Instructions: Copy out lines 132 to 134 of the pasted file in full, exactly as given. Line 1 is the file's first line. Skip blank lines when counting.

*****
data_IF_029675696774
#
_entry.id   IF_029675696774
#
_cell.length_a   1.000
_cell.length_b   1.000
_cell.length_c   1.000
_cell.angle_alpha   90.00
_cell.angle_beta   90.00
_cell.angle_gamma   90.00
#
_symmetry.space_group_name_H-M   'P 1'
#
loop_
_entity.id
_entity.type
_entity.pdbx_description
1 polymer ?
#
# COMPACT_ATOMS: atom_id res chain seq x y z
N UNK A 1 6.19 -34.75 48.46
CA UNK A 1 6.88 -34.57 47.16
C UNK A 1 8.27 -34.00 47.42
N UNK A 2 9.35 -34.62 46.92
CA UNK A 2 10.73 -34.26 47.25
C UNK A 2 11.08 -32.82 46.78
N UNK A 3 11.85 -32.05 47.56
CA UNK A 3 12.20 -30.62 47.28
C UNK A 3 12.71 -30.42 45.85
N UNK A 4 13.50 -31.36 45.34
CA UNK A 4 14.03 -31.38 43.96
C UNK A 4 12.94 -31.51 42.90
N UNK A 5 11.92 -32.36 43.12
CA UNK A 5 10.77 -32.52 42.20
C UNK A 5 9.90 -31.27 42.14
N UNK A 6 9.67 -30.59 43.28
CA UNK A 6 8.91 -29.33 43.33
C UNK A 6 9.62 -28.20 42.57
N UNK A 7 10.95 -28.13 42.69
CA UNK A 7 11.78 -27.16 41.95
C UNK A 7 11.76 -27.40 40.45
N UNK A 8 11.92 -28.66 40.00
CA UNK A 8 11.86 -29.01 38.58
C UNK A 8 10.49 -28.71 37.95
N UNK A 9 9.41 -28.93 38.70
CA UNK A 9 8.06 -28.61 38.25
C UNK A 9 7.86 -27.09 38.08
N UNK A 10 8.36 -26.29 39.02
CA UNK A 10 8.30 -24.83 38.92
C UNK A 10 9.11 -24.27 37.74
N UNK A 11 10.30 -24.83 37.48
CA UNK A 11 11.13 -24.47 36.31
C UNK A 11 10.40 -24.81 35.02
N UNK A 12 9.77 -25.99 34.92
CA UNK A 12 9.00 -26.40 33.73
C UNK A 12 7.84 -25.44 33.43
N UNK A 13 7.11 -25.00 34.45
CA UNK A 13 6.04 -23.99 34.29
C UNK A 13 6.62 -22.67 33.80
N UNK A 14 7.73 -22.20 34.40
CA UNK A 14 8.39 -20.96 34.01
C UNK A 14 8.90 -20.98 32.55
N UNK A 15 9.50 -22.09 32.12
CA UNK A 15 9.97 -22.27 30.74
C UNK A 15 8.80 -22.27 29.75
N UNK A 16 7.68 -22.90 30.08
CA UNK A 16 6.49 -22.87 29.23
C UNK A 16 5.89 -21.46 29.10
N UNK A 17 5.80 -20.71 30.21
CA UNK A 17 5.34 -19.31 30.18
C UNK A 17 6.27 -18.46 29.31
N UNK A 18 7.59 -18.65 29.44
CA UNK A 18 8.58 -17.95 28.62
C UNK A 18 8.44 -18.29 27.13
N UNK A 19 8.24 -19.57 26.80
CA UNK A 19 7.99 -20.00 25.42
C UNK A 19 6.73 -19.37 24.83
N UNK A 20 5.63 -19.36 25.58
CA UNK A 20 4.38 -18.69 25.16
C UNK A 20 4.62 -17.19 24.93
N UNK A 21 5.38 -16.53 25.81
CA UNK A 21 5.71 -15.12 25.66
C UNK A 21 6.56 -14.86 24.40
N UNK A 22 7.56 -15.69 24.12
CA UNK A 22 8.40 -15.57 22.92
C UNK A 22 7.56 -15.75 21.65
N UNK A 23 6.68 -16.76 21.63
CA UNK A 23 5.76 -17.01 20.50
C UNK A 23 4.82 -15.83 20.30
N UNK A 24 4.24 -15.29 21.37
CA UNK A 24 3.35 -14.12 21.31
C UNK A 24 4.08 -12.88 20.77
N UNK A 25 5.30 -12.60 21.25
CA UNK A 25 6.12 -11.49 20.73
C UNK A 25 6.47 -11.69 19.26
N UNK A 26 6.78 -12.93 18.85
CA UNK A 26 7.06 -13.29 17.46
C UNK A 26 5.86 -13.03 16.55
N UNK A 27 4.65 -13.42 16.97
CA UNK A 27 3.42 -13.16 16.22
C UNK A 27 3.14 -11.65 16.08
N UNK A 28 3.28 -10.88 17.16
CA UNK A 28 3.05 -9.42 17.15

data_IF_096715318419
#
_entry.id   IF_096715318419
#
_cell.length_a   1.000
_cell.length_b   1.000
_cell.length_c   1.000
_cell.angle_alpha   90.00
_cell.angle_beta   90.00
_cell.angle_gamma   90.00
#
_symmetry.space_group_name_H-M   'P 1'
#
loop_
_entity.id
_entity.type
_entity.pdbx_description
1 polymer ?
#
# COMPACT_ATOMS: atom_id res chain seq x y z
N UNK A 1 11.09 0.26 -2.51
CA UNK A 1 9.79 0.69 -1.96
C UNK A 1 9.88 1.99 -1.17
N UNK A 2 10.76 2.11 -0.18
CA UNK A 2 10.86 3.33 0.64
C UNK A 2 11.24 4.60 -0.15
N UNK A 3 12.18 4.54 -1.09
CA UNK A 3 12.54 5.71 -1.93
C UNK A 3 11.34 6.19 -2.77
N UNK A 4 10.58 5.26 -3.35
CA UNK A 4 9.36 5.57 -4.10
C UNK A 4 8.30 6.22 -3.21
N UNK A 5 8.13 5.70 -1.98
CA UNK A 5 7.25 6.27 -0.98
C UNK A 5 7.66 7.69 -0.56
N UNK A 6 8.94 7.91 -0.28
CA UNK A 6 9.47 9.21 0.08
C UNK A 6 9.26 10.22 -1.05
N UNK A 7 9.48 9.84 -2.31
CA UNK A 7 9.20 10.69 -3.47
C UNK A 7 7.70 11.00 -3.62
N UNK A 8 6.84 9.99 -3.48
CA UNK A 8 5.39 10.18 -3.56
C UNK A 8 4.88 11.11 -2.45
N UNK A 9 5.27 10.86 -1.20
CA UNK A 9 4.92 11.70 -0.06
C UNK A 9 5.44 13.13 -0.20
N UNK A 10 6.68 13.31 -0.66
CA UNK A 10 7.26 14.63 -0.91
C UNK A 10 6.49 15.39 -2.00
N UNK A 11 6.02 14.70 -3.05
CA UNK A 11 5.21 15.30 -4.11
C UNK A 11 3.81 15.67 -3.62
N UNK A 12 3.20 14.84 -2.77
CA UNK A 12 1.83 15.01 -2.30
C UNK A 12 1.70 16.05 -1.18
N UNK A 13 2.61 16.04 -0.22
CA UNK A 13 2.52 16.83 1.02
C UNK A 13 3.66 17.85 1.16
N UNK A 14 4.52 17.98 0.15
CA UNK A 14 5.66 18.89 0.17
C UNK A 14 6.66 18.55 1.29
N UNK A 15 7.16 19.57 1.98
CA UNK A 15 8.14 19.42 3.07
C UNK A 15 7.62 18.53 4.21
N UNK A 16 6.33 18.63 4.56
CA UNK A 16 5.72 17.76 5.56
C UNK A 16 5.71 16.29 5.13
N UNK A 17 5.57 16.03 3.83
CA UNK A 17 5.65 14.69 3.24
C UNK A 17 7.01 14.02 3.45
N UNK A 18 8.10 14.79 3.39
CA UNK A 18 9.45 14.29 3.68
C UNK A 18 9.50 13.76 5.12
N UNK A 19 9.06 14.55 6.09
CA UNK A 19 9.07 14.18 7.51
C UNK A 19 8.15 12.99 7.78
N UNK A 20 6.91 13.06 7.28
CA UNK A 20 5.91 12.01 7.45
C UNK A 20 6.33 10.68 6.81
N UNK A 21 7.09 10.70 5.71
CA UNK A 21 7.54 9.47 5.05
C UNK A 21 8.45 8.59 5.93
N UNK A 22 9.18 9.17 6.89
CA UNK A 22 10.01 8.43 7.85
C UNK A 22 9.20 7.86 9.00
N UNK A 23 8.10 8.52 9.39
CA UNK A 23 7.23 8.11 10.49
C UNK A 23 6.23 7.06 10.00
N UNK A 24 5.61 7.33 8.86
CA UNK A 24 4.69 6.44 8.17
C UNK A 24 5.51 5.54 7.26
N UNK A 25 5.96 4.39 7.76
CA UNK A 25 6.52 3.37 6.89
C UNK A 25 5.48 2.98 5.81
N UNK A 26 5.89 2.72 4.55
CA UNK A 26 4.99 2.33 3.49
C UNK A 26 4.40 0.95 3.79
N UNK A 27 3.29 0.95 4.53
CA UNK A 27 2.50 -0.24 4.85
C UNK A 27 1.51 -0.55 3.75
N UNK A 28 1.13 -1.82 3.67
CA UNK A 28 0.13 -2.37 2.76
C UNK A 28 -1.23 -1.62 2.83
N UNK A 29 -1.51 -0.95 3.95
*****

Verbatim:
C UNK A 3 11.34 6.19 -2.77
N UNK A 4 10.58 5.26 -3.35
CA UNK A 4 9.36 5.57 -4.10